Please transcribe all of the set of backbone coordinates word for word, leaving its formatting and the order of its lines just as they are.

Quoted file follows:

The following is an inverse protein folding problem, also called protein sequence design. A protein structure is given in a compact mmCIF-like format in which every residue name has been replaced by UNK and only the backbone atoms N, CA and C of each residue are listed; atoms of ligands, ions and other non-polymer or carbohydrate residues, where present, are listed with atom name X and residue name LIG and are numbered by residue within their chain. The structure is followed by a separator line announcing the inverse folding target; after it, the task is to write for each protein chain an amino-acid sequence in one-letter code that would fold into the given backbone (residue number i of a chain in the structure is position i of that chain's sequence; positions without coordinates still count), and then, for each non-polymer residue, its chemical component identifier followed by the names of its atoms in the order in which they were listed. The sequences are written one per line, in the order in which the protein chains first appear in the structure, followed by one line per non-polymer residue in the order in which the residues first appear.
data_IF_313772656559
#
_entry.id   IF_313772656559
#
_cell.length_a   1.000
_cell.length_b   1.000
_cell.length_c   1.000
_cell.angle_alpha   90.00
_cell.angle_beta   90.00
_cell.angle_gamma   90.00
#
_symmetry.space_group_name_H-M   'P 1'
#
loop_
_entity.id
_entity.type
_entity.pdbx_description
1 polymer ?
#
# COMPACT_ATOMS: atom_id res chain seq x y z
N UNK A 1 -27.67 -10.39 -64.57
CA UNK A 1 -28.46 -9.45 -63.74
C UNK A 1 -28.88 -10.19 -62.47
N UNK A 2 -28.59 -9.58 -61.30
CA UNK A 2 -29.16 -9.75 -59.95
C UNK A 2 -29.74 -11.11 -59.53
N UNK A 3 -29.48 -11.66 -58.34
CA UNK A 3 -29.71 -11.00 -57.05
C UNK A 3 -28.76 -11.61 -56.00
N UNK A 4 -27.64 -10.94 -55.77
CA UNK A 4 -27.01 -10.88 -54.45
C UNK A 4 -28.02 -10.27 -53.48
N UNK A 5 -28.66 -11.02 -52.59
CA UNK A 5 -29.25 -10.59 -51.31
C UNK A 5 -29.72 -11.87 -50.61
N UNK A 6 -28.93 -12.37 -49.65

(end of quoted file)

The following is an inverse protein folding problem, also called protein sequence design. A protein structure is given in a compact mmCIF-like format in which every residue name has been replaced by UNK and only the backbone atoms N, CA and C of each residue are listed; atoms of ligands, ions and other non-polymer or carbohydrate residues, where present, are listed with atom name X and residue name LIG and are numbered by residue within their chain. The structure is followed by a separator line announcing the inverse folding target; after it, the task is to write for each protein chain an amino-acid sequence in one-letter code that would fold into the given backbone (residue number i of a chain in the structure is position i of that chain's sequence; positions without coordinates still count), and then, for each non-polymer residue, its chemical component identifier followed by the names of its atoms in the order in which they were listed. The sequences are written one per line, in the order in which the protein chains first appear in the structure, followed by one line per non-polymer residue in the order in which the residues first appear.
data_IF_313772656559
#
_entry.id   IF_313772656559
#
_cell.length_a   1.000
_cell.length_b   1.000
_cell.length_c   1.000
_cell.angle_alpha   90.00
_cell.angle_beta   90.00
_cell.angle_gamma   90.00
#
_symmetry.space_group_name_H-M   'P 1'
#
loop_
_entity.id
_entity.type
_entity.pdbx_description
1 polymer ?
#
# COMPACT_ATOMS: atom_id res chain seq x y z
N UNK A 1 -27.67 -10.39 -64.57
CA UNK A 1 -28.46 -9.45 -63.74
C UNK A 1 -28.88 -10.19 -62.47
N UNK A 2 -28.59 -9.58 -61.30
CA UNK A 2 -29.16 -9.75 -59.95
C UNK A 2 -29.74 -11.11 -59.53
N UNK A 3 -29.48 -11.66 -58.34
CA UNK A 3 -29.71 -11.00 -57.05
C UNK A 3 -28.76 -11.61 -56.00
N UNK A 4 -27.64 -10.94 -55.77
CA UNK A 4 -27.01 -10.88 -54.45
C UNK A 4 -28.02 -10.27 -53.48
N UNK A 5 -28.66 -11.02 -52.59
CA UNK A 5 -29.25 -10.59 -51.31
C UNK A 5 -29.72 -11.87 -50.61
N UNK A 6 -28.93 -12.37 -49.65